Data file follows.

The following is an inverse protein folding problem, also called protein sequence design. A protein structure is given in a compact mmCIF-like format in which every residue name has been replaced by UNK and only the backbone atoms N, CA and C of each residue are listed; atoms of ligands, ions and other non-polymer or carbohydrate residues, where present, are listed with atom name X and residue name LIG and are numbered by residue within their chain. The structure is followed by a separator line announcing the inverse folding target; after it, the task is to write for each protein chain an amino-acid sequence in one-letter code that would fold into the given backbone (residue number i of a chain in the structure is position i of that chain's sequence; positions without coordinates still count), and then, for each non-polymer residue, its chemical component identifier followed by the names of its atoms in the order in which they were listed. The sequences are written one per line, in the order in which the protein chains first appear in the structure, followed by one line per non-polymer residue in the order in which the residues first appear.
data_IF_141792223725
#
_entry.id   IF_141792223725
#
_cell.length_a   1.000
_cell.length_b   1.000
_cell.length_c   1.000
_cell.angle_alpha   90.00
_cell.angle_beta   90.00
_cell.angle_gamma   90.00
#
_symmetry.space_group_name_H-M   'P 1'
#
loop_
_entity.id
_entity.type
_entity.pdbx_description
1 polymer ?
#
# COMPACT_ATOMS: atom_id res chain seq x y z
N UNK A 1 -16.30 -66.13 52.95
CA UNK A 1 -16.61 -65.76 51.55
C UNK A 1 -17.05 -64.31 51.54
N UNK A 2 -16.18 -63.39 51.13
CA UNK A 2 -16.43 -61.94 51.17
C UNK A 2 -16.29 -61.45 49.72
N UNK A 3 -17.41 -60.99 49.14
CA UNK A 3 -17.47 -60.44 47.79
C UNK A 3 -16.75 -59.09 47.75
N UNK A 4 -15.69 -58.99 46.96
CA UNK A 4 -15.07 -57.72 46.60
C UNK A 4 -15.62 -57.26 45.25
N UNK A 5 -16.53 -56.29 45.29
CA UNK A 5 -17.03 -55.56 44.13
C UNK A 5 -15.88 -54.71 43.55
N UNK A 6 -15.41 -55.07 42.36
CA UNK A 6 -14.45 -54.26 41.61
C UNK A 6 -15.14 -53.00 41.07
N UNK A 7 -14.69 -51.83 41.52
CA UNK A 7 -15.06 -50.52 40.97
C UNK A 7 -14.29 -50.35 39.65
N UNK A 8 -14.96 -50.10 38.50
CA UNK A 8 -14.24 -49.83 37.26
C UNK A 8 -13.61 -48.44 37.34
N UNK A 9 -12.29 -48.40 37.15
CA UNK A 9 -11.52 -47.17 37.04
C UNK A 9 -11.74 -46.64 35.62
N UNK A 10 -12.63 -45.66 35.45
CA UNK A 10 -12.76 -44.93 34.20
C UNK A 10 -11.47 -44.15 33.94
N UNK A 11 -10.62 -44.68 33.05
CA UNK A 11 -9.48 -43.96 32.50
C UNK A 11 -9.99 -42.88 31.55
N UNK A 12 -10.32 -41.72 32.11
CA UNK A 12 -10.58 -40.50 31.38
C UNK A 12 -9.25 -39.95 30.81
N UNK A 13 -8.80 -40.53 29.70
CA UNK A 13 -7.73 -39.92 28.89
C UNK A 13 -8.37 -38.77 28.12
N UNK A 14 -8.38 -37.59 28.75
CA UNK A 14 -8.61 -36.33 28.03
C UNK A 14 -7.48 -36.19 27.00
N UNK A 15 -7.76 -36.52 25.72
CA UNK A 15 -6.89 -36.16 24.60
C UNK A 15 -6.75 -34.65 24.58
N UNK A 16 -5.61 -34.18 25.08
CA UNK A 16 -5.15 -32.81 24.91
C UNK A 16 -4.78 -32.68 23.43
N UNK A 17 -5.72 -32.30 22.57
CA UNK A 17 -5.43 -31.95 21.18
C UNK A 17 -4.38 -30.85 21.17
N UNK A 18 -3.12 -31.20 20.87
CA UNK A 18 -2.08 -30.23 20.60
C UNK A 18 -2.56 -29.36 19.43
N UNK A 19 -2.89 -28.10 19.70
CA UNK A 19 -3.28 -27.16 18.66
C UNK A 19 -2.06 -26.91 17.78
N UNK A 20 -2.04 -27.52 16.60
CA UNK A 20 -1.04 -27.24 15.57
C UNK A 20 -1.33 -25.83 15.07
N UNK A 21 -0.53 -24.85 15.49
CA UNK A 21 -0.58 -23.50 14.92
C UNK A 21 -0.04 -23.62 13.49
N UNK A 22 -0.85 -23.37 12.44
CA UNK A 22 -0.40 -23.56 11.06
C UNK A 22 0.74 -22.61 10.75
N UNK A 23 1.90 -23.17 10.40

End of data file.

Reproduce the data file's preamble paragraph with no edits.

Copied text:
The following is an inverse protein folding problem, also called protein sequence design. A protein structure is given in a compact mmCIF-like format in which every residue name has been replaced by UNK and only the backbone atoms N, CA and C of each residue are listed; atoms of ligands, ions and other non-polymer or carbohydrate residues, where present, are listed with atom name X and residue name LIG and are numbered by residue within their chain. The structure is followed by a separator line announcing the inverse folding target; after it, the task is to write for each protein chain an amino-acid sequence in one-letter code that would fold into the given backbone (residue number i of a chain in the structure is position i of that chain's sequence; positions without coordinates still count), and then, for each non-polymer residue, its chemical component identifier followed by the names of its atoms in the order in which they were listed. The sequences are written one per line, in the order in which the protein chains first appear in the structure, followed by one line per non-polymer residue in the order in which the residues first appear.